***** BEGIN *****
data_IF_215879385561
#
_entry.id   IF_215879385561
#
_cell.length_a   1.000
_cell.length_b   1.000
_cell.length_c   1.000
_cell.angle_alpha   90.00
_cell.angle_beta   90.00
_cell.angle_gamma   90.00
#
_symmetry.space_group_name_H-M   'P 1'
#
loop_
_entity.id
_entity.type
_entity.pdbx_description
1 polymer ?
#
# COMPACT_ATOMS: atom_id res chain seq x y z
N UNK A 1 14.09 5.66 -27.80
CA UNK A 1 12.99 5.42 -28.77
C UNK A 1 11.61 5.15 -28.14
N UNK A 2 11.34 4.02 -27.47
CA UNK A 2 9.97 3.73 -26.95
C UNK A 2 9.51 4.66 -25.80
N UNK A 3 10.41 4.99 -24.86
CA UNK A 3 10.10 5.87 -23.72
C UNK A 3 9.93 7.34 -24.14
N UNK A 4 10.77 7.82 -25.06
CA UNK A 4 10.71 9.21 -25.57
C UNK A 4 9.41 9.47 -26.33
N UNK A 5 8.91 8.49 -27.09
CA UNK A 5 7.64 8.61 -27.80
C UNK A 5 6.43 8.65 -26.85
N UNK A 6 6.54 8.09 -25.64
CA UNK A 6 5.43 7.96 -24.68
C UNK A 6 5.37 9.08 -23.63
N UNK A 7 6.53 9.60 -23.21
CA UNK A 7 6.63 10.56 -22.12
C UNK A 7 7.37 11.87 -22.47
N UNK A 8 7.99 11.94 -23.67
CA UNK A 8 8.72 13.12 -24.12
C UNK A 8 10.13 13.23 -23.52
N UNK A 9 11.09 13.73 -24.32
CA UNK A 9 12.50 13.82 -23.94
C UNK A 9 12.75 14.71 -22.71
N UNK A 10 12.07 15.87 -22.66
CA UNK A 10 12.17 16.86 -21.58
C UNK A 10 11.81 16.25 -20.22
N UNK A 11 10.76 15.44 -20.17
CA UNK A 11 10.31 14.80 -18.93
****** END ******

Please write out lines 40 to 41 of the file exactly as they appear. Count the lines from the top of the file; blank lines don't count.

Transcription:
CA UNK A 7 6.63 10.56 -22.12
C UNK A 7 7.37 11.87 -22.47